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Generals Petraeus and Odierno on Photo Release

12:33 PM, Jun 11, 2009 • By MICHAEL GOLDFARB
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President Obama has ordered the Justice Department to appeal the decision by a lower court that ruled in favor of the ACLU and ordered the release of photos allegedly showing detainee abuse. Whether that ruling will be overturned is unclear, but Senators Graham and Lieberman have been fighting for legislation that would provide the president with the legal authority to supersede any court ordered release. The senators have been making the same case that President Obama made when he first announced that he would fight the ACLU to keep the pictures from being released -- that the release of these photos would put U.S. troops in even greater danger. Secretary Clinton also argued against releasing the pictures, telling Senator Graham that they would endanger U.S. diplomats. And now we see that Generals Petraeus and Odierno also urged the courts to halt the release of these photos as they would, in the words of General Petraeus, "deal a particularly hard blow" to U.S. efforts in Iraq and Afghanistan and "further endanger the lives of U.S. Soldiers."

Petraeus went on to say that the release of the photos could lead to "an influx of foreign fighters from outside Afghanistan and new recruits from within Afghan could materialize, as the new photos serve as potent recruiting material to attract new members to join the insurgency." Given the left's deep concern that Guantanamo has served has a tool for jihadist recruitment and must therefore be closed whatever the risks, Petraeus's warning about recruitment may explain the strong Democratic support in the Senate for the Lieberman-Graham amendment. Petraeus warns that the photos will also undermine relations with Afghanistan, Pakistan, and other partner nations, as well as fueling the violence and extremism that now threatens to collapse Pakistan. "Newly released photos depicting abuse of detainees in U.S. military custody in Afghanistan and Iraq would negatively affect the on-going efforts by Pakistan to counter its internal extremist threat," Petraeus declared.

The current commander of U.S. forces in Iraq, General Ray Odierno, made similar pleas for the photos to be suppressed. Odierno said U.S. soldiers in Iraq "would face a particularly serious risk to their lives and physical safety," and that as the number of attacks against U.S. troops increase, "incidents of spontaneous violence against U.S. forces, possibly including attacks from outraged Iraqi police or army members are likely." And Odierno echoed Petraeus's concern that these photos would serve as a boon to jihadist recruitment:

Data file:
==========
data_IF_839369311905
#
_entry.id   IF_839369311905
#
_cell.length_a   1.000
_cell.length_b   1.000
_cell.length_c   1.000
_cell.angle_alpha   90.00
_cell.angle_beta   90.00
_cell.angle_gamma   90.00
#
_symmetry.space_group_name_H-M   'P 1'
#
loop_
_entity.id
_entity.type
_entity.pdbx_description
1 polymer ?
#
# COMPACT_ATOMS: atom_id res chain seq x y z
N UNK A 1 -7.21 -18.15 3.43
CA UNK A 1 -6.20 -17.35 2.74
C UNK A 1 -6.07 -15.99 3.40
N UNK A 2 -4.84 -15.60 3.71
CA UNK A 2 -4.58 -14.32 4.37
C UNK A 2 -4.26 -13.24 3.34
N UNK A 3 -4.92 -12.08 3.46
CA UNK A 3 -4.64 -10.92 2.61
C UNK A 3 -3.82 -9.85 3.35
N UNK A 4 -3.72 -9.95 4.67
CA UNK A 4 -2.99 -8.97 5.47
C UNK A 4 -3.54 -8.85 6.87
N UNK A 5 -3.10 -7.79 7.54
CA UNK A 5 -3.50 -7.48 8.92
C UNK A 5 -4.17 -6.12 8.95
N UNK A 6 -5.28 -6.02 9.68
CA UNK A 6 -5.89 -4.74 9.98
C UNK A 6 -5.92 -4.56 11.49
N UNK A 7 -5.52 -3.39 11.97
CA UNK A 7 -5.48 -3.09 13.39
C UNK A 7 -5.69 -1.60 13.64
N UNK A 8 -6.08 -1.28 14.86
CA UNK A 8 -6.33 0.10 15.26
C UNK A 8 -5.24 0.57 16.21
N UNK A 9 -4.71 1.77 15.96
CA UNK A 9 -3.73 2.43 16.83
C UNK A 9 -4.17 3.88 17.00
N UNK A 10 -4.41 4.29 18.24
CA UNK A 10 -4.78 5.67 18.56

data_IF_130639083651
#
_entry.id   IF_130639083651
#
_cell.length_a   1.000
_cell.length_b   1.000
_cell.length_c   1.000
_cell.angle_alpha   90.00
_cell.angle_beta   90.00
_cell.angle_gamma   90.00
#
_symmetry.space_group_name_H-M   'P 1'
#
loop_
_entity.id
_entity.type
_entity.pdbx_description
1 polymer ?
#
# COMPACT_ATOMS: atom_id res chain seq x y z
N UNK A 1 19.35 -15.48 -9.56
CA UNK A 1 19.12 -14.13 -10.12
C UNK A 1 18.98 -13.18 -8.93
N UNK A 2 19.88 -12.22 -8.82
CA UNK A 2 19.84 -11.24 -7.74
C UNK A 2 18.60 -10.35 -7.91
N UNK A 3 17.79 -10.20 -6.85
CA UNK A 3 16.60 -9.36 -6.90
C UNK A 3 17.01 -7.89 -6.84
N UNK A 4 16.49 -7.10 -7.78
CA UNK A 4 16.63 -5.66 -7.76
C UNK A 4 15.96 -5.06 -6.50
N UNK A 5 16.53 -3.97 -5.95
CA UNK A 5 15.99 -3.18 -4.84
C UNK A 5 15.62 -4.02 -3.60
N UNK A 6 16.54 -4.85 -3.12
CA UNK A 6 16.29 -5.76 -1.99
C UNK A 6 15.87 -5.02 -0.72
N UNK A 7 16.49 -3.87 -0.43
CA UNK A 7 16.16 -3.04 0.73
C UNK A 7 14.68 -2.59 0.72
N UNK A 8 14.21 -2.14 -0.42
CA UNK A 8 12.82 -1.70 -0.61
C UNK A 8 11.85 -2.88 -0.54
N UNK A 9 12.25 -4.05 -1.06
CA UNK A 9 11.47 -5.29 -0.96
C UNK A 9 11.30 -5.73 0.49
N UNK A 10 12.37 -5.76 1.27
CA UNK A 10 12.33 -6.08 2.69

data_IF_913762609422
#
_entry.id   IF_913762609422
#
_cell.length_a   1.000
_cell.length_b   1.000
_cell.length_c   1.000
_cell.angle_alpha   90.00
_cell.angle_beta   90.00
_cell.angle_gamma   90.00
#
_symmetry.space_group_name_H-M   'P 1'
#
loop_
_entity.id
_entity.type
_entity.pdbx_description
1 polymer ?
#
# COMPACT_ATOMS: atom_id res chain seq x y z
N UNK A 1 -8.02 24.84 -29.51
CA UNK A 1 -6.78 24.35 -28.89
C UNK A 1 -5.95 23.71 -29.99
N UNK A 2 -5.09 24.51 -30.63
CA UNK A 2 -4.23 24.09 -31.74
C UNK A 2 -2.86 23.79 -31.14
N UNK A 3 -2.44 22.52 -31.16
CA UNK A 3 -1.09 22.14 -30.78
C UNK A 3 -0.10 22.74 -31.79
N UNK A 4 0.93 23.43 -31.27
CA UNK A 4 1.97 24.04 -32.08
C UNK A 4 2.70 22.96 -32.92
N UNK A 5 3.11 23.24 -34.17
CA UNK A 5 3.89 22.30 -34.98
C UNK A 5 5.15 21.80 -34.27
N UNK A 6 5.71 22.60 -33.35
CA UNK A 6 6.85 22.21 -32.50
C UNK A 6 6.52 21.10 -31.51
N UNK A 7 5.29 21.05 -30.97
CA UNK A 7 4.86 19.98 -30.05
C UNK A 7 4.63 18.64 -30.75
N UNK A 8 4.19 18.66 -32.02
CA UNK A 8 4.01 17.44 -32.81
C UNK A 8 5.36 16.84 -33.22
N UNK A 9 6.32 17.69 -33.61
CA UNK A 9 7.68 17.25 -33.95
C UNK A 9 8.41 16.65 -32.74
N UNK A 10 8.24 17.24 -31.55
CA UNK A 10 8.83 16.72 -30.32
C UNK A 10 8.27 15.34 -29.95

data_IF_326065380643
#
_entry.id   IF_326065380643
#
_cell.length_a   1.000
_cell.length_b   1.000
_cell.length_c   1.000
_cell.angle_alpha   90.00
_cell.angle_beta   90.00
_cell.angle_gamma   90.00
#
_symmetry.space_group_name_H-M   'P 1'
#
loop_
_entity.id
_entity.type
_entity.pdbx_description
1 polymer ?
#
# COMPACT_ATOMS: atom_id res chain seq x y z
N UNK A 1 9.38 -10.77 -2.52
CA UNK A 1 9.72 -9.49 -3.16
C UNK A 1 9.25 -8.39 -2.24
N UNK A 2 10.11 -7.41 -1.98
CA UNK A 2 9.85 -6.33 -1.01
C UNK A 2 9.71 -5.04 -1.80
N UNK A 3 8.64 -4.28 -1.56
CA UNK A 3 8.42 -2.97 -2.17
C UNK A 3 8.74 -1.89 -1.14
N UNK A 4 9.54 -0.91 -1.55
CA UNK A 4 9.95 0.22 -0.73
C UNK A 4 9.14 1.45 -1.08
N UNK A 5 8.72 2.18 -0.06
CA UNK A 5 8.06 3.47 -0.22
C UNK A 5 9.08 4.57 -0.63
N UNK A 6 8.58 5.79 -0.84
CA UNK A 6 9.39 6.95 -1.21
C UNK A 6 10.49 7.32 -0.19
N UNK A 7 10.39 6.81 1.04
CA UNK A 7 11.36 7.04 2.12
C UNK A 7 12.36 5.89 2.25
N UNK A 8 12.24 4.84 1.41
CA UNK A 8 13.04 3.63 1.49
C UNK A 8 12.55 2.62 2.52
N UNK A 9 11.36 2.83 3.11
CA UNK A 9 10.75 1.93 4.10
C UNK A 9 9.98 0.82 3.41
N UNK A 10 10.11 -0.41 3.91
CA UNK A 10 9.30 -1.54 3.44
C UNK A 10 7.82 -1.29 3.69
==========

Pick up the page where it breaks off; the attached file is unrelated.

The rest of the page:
"I believe these images will be used to inflame outrage against the U.S. and be used by terrorist organizations to recruit new members. The release of the photos will likely incite Muslim idealists to join the cause to seek retribution for the dishonor they may perceive to have been brought against all Muslims by the U.S. inside Iraq, the publicity over the images could incite additional attacks on U.S. personnel by members of the Iraq Security Forces."

The Senate voted unanimously in favor of the Graham-Lieberman amendment, the President and the Secretary of State supported the amendment, and Generals Odierno and Petraeus have made clear just how vital it is that these pictures be suppressed. Still, the Democratic leadership in the House, acting on behalf of the ACLU, has moved to strip the the amendment from the supplemental appropriations bill and deny the commander in chief the ability to keep these photos from being released. In other words, Nancy Pelosi has defied the President of the United States and the commanders on the ground at the behest of a liberal special interest group and with the effect of putting American lives at risk.

Read the quotes from Generals Petraeus and Odierno here.